"The pandemic has really shown that not only are mRNA approaches viable, they could in certain circumstances be vastly superior to more traditional technologies."
In Intellia's London-based clinical trial, the company applied this for the first time in a patient with a rare inherited liver disease known as hereditary transthyretin amyloidosis with polyneuropathy. The disease causes a toxic protein to build up in a person's organs and is typically fatal. In a company press release, Intellia's president and CEO John Leonard swiftly declared that its mRNA-based CRISPR therapy could usher in a "new era of potential genome editing cures."
Weissman predicts that turning CRISPR into an affordable therapy will become the next major frontier for mRNA over the coming decade. His lab is currently working on an mRNA-based CRISPR treatment for sickle cell disease. More than 300,000 babies are born with sickle cell every year, mainly in lower income nations.
"There is a FDA-approved cure, but it involves taking the bone marrow out of the person, and then giving it back which is prohibitively expensive," he says. It also requires a patient to have a matched bone marrow done. "We give an intravenous injection of mRNA lipid nanoparticles that target CRISPR to the bone marrow stem cells in the patient, which is easy, and much less expensive."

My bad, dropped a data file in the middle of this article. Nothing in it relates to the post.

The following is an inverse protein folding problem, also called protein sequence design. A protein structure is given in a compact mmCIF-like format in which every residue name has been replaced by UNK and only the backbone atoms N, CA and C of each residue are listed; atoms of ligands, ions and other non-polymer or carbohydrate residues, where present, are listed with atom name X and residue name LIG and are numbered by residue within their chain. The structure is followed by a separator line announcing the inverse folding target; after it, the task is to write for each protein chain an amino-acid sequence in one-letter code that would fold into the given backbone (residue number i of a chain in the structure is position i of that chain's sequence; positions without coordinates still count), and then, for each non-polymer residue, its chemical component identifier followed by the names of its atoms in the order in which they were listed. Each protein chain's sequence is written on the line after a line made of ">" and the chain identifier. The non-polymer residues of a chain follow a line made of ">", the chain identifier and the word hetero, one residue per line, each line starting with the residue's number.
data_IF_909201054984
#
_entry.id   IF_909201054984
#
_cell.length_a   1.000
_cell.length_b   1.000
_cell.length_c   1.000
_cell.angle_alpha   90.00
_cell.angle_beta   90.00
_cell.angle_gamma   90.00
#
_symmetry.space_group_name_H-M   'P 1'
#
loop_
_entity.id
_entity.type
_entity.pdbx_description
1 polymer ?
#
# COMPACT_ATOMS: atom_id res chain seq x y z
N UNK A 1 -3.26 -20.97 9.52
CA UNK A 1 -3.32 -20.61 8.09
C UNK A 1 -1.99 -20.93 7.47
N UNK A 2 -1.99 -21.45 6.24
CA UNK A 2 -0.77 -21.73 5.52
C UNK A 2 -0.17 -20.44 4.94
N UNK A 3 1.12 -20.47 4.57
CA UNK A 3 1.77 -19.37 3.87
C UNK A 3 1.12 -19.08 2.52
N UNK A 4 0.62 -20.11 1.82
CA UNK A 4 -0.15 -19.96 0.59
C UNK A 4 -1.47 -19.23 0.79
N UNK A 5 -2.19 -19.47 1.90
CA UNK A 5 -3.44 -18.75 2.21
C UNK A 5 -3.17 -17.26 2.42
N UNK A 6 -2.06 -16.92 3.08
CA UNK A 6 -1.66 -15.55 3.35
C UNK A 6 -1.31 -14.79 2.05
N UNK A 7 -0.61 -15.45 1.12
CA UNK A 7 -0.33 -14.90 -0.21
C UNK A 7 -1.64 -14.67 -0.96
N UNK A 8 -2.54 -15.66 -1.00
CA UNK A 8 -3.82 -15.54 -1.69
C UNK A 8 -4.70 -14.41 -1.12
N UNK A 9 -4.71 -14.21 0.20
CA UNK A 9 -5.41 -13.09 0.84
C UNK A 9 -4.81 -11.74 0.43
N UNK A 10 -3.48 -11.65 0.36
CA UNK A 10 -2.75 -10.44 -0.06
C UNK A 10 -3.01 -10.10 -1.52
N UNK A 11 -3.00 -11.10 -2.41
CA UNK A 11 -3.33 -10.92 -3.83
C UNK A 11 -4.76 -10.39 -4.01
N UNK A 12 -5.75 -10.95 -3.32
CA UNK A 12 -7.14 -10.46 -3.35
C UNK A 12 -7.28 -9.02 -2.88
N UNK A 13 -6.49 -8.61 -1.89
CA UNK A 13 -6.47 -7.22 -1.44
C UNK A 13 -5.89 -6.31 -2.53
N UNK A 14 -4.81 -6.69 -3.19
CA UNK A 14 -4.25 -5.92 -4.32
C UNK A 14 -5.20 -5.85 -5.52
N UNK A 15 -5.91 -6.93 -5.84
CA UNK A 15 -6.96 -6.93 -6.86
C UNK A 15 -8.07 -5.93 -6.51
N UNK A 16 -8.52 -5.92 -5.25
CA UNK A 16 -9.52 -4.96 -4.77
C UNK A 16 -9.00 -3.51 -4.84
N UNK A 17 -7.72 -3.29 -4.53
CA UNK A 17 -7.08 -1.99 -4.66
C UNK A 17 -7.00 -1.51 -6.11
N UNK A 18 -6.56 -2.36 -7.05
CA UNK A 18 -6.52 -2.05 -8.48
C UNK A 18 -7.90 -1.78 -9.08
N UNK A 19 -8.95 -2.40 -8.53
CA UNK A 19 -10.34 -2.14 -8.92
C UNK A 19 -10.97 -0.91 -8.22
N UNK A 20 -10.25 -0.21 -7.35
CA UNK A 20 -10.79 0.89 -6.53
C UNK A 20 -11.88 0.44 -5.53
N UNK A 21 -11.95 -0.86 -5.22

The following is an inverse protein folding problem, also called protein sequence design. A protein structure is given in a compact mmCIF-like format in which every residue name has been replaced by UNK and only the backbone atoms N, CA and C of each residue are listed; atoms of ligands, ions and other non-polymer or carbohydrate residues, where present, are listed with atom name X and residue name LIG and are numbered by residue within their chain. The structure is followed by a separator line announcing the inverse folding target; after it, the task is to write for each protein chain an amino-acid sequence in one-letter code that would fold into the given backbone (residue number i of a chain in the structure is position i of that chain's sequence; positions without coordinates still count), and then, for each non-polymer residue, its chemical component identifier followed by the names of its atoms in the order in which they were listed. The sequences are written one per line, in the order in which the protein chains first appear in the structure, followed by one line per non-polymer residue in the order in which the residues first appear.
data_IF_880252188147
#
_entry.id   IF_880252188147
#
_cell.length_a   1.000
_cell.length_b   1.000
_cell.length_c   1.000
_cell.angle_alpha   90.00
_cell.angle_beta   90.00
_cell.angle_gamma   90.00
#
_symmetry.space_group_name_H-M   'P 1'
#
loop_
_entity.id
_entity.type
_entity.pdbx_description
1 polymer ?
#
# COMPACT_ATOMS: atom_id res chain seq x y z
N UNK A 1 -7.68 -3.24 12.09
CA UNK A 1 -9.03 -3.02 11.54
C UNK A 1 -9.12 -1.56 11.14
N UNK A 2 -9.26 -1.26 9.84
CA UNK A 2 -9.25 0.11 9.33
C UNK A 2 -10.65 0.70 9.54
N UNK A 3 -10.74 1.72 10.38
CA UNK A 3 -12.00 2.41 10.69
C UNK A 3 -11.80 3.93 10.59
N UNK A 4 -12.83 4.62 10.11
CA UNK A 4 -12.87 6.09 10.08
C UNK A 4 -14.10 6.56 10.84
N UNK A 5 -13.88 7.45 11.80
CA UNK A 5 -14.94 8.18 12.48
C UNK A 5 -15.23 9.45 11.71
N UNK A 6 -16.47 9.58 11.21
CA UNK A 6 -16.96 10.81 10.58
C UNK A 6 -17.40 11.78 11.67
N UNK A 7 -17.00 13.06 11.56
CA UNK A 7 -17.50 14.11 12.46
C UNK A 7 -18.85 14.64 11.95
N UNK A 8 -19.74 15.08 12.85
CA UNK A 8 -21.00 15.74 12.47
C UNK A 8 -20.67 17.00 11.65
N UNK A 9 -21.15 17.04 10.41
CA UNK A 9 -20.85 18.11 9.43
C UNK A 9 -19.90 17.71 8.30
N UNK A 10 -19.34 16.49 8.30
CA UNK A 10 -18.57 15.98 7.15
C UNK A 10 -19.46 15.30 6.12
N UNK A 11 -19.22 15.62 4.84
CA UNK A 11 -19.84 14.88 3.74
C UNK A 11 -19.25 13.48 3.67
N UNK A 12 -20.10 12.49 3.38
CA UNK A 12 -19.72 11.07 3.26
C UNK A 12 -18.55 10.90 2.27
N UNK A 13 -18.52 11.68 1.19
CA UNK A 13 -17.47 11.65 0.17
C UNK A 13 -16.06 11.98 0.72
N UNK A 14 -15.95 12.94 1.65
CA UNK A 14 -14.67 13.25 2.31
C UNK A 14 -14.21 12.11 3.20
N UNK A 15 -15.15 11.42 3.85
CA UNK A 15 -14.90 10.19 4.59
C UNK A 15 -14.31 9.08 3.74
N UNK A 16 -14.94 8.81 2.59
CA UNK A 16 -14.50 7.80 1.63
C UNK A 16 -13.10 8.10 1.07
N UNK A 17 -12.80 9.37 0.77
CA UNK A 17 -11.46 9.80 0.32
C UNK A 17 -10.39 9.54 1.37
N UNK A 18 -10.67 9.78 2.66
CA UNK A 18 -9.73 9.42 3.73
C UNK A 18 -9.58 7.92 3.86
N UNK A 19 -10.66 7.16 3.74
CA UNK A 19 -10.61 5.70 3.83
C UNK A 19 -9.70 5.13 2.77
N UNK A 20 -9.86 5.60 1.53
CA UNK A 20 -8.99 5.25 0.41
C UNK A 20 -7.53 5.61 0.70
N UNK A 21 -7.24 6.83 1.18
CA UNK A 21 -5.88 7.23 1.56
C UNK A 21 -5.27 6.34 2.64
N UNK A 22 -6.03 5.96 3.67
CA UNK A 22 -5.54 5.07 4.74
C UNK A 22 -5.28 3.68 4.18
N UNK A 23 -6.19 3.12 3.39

Meanwhile, the overwhelming success of the COVID-19 vaccines has focused attention on other ways of using mRNA to bolster the immune system against threats ranging from other infectious diseases to cancer.
The practicality of mRNA vaccines – relatively small quantities are required to induce an antibody response – coupled with their adaptable design, mean companies like Moderna are now targeting pathogens like Zika, chikungunya and cytomegalovirus, or CMV, which previously considered commercially unviable for vaccine developers. This is because outbreaks have been relatively sporadic, and these viruses mainly affect people in low-income nations who can't afford to pay premium prices for a vaccine. But mRNA technology means that jabs could be produced on a flexible basis, when required, at relatively low cost.
Other scientists suggest that mRNA could even provide a means of developing a universal influenza vaccine, a goal that's long been the Holy Grail for vaccinologists around the world.